UN had evidence of chem attack from Damascus, but did not pay ‘due attention’ to it
“We are disappointed that there was no due attention to it in
the report that was presented in New York this week,” Ryabkov
told reporters in Damascus.
Russia’s Deputy FM said the evidence from the Syrian government
can be considered “very effective”.
The evidence was handed over on Wednesday to Russia’s Deputy Foreign Minister Sergey Ryabkov, who met Syrian Foreign Minister Walid Moualem and President Bashar Assad in Damascus.
“That is really true. Just now we were given evidence. We need to analyze it,” he told RT.
He didn’t describe further the evidence Damascus had presented, although it apparently is meant to prove that rebel forces have access to chemical weapons and used it in the conflict.
He also criticized the UN report, saying that Russia is
disappointed with its “biased” and “politicized” nature.
Ryabkov stressed that the evidence the UN team presented is full
of technical details and “too factual” so that it is not
enough to draw "far-reaching" conclusions.
"We are unhappy about this report, we think that report was distorted, it was one-sided, the basis of information upon which it is built is not sufficient, and in any case we would need to learn and know more on what happened beyond and above that incident of August 21," Ryabkov told RT.
The UN released a 38-page report on the incident, which confirmed that chemical weapons were indeed used in Syria on August 21. The inspectors behind the report were not authorized to name a suspected culprit in the attack, and the evidence they presented is now subject to conflicting interpretations.
The report stated that the warheads used in the Syria chemical attack “could be original or improvised.” The conclusion came after inspectors collected over 30 samples from both victims and nearby soil in the Damascus suburb last month.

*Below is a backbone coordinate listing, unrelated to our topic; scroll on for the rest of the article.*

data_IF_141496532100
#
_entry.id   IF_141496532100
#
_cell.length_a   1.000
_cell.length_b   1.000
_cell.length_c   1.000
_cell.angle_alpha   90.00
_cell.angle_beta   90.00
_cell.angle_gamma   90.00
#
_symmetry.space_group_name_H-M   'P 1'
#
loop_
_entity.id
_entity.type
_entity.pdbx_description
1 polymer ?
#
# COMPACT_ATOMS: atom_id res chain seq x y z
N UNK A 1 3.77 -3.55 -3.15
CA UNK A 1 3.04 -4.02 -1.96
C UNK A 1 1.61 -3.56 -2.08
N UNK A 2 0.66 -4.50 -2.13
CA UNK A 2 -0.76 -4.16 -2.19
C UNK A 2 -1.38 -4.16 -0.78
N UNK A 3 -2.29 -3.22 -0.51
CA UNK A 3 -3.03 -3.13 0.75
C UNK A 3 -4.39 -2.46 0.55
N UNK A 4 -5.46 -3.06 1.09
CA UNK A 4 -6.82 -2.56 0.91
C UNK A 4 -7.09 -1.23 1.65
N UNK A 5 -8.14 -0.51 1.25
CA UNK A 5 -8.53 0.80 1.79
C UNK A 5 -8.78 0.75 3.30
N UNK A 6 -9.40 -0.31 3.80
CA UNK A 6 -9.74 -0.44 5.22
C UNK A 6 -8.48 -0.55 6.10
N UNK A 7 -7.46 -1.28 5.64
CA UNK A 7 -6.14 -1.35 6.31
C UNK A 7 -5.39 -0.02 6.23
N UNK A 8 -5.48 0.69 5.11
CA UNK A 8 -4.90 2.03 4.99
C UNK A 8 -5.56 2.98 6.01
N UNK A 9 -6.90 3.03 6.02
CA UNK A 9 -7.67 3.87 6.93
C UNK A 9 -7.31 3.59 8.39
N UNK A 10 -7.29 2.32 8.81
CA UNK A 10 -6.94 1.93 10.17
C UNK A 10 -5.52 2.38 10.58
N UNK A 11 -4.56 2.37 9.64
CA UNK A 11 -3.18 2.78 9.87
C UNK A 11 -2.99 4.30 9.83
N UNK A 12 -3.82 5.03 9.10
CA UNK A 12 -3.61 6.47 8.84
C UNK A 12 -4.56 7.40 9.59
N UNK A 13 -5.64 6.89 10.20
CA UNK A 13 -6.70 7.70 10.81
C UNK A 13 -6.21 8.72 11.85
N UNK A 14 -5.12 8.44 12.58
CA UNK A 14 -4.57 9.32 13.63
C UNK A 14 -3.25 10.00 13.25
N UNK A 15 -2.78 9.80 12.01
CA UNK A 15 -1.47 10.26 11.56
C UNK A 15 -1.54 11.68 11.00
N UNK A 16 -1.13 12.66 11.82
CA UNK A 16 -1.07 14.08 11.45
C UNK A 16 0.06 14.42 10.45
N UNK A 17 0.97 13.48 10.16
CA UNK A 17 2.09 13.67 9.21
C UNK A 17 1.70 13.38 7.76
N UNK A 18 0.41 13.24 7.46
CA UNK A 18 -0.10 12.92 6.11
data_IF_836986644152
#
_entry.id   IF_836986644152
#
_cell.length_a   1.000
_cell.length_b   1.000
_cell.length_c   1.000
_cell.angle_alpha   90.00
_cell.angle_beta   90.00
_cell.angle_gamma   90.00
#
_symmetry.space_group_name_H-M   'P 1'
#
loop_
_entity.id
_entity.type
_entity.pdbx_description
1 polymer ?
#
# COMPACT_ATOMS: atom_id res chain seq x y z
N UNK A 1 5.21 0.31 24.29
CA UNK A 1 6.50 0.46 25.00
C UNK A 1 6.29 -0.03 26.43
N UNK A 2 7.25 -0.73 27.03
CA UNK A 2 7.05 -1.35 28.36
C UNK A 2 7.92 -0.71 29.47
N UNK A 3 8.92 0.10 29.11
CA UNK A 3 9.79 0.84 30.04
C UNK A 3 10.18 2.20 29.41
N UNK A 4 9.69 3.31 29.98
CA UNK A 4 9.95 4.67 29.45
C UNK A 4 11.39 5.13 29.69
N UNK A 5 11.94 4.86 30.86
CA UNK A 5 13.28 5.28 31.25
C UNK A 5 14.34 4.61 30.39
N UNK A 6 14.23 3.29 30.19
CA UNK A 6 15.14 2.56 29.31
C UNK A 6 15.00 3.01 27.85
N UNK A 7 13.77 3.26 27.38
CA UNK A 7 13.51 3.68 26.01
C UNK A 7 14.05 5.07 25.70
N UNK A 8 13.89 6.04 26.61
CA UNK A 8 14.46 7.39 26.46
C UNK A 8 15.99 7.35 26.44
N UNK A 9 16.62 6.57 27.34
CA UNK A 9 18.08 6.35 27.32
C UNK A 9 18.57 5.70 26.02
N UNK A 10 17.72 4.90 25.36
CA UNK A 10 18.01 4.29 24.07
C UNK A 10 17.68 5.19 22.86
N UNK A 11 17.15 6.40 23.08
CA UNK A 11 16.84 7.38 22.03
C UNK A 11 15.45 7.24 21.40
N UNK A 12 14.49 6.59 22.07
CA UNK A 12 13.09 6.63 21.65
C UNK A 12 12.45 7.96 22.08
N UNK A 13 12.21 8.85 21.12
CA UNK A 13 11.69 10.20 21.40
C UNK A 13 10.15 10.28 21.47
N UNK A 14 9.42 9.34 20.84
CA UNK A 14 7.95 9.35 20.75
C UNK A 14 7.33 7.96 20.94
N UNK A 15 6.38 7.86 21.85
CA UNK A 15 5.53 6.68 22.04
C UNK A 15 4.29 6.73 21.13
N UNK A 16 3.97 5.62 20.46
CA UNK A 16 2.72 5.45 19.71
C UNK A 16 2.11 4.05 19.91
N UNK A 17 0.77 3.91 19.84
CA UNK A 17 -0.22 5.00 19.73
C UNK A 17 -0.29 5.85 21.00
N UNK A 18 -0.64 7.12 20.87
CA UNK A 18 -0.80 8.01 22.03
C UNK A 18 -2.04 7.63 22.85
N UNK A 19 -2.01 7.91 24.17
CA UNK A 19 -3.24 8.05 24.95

The UN team noted that they had limited time to conduct the investigation and cautioned that evidence might have been “moved” or even “manipulated” since others visited the sites before and during the investigation.
Several Western countries, including the US, viewed the UN report as not leaving any doubts that the Syrian government was responsible for the August 21 use of sarin gas. Russia says those countries are jumping to conclusions and should wait for a final UN report, which is expected to be based on evidence gathered at other sites of alleged use of chemical weapons in Syria.
UN inspectors were conducting their investigation of those earlier incidents, but their mission was put on pause, as the inspectors were called to probe the latest attack and present an intermediate report on it alone. Moscow says that if all evidence is taken into account, the August 21 chemical attack appears to be a rebel provocation.
Russia has brokered a deal under which the Syrian government has agreed to scrap its chemical weapons arsenal in order to defuse tension that mounted after the August 21 sarin gas attack. The agreement, prepared by Russia and the US, put on hold America’s plans to use military force against Syria over the attack, which Washington blames on the government.
The five permanent members of the UN Security Council (UNSC) have begun negotiating a resolution on chemical weapons in Syria, which was presented at the meeting on Tuesday, RIA Novosti quoted a UN source as saying. "France, Great Britain and the United States introduced a draft resolution today at a meeting of the five in New York," the source said, adding that Russia and China will be studying the resolution.
Russian Foreign Minister Sergey Lavrov clarified Russia’s position on the future document on Tuesday, saying that the resolution in support of the plan to destroy Syria’s chemical weapons won’t refer to Chapter 7 of the UN Charter, which grants the Security Council a right to use military force to restore peace, Lavrov stressed.
The resolution, Lavrov stressed, is meant only to affirm the UNSC’s support of the roadmap for the destruction of the chemical weapons stockpile, which will be penned by the Organization for the Prohibition of Chemical Weapons (OPCW).
In the meantime, US Secretary of State John Kerry asserted that the US-Russian agreement for Syria to hand over its chemical weapons needs to be backed by a UN resolution in order to ensure Syrian President Bashar Assad’s compliance.
"That will happen only with the United Nations passing a strong resolution. It will happen with the enforcement of the world, with Russia standing by us in this effort, and it will happen, finally, because Assad lives up to what he has agreed to do," Kerry told reporters.
Earlier, in response to a question from a journalist on whether the chemical weapons deal gives Assad job security, State Department spokesperson Jen Psaki said that any government in place would be in charge of seeing it to the end.
“Any individual, any government that is in place, whether that’s a transitional government, whatever it may be, would be in charge of implementing this. And that is the body that would work through this,” she said.